SEAFORD: Workshop helps highlight the realities of knife crime

Knife crime workshop
Knife crime workshop

AN ART workshop focusing on knife crime and the chance to find out about different services in the area has been welcomed in Seaford.

Families, individuals and passers-by dropped in to Cross Way Church Hall last Tuesday to meet with representatives from East Sussex Fire and Rescue Service, Seaford Town Council, Seaford Street Pastors, Seaford and Bishopstone Neighbourhood Watch Coordinators Association and other agencies.

The Quality Streets event follows a similar day in Vale Road last year and is Lewes District Community Safety Partnership’s flagship community project which sees police officers join teams from Lewes District Council to deliver advice to people living in the area.

Sergeant Chris Veale said, “We have received extremely positive feed back from the community and the partner agencies that came on this day.

“This type of multi agency event goes from strength to strength in improving public relations and confidence in the way we manage and approach our neighbourhoods.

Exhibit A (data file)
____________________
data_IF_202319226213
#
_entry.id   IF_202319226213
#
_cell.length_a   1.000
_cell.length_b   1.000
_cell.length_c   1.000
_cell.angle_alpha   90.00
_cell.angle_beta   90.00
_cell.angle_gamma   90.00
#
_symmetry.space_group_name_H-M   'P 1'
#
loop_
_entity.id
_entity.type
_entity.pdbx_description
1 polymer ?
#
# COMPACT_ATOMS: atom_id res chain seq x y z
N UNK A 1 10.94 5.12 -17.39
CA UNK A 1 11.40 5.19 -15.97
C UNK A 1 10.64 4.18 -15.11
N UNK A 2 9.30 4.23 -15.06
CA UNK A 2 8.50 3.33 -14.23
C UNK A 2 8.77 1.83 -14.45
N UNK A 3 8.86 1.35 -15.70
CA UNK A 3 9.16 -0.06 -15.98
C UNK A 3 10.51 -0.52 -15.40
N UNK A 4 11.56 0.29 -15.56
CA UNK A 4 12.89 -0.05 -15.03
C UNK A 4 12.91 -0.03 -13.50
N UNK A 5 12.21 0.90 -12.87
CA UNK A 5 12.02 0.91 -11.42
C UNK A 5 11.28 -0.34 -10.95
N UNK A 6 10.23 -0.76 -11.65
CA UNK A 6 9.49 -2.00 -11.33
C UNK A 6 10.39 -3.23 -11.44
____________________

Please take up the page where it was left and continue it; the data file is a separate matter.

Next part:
“The core principal behind this initiative provides the opportunity for people to discuss their feelings on crime, anti social behaviour and any other issues affecting their area.”

A number of young people were particularly keen to join in a spray painting project to learn about how knife crime affects people, the theme being ‘He’ll Never, She’ll Never, They’ll Never’.

The scheme in Seaford was run by Clare Hackney and her son Sam. People were given the chance to create a sentence based on victims of knife crime and everyday things they wouldn’t be able to do again, such as play games or stroke a dog.

Eastbourne resident Clare,lead artist for the voluntary organisation Highlight, said, “It’s been good to get involved with the police and it’s nice to have something on the high street where there’s a drop-in session, it’s been quite popular.

“It means people think about death and a waste of a life of a young person and what that really means.”

Scott Templeman, whose son Bailey was at the event and took part in the art workshop, said, “I think it’s a good way of raising awareness for local people of all the different services available.”

Also at the event was Tony Willer from Seaford Churches for the Street Pastors group.

He said, “There’s been a steady stream of people today and they are generally encouraged by what we’re doing.”

Fred Newman, from Seaford and Bishopstone Neighbourhood Watch Coordinators Association and area coordinator of the group, said his stall had received some positive enquiries and Seaford mayor Councillor Bob Allen, added, “We’ve certainly on the town council table had quite a number of queries which we can do something about and didn’t know about. It’s been useful meeting the community in this way.”